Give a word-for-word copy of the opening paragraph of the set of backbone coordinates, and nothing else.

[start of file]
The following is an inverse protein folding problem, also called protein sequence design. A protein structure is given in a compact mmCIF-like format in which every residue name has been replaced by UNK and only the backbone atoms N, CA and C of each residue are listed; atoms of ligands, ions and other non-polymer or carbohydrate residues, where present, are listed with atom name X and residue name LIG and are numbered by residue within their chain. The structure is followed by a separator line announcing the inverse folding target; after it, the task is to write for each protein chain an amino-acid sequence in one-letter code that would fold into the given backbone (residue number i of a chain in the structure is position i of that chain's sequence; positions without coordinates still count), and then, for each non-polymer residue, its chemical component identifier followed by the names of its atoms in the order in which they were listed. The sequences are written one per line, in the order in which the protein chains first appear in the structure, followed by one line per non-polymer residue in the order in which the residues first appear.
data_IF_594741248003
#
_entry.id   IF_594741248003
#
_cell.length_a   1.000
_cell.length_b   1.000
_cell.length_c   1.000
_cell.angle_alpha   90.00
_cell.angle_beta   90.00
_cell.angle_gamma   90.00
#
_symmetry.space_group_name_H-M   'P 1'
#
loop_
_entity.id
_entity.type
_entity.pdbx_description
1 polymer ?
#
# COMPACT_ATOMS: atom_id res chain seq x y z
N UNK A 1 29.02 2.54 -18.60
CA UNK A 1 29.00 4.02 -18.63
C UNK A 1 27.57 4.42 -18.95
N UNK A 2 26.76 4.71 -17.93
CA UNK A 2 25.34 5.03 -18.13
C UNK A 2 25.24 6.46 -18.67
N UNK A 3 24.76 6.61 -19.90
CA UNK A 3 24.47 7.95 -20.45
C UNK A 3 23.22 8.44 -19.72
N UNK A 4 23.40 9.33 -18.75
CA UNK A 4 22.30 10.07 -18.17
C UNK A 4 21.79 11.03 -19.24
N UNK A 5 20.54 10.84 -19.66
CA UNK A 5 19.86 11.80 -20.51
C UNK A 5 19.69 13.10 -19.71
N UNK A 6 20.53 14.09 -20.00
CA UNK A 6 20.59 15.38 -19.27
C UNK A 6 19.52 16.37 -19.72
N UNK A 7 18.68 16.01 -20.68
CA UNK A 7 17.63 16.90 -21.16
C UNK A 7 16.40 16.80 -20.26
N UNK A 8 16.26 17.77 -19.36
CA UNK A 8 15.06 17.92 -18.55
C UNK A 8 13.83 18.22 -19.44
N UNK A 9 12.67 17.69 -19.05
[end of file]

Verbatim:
The following is an inverse protein folding problem, also called protein sequence design. A protein structure is given in a compact mmCIF-like format in which every residue name has been replaced by UNK and only the backbone atoms N, CA and C of each residue are listed; atoms of ligands, ions and other non-polymer or carbohydrate residues, where present, are listed with atom name X and residue name LIG and are numbered by residue within their chain. The structure is followed by a separator line announcing the inverse folding target; after it, the task is to write for each protein chain an amino-acid sequence in one-letter code that would fold into the given backbone (residue number i of a chain in the structure is position i of that chain's sequence; positions without coordinates still count), and then, for each non-polymer residue, its chemical component identifier followed by the names of its atoms in the order in which they were listed. The sequences are written one per line, in the order in which the protein chains first appear in the structure, followed by one line per non-polymer residue in the order in which the residues first appear.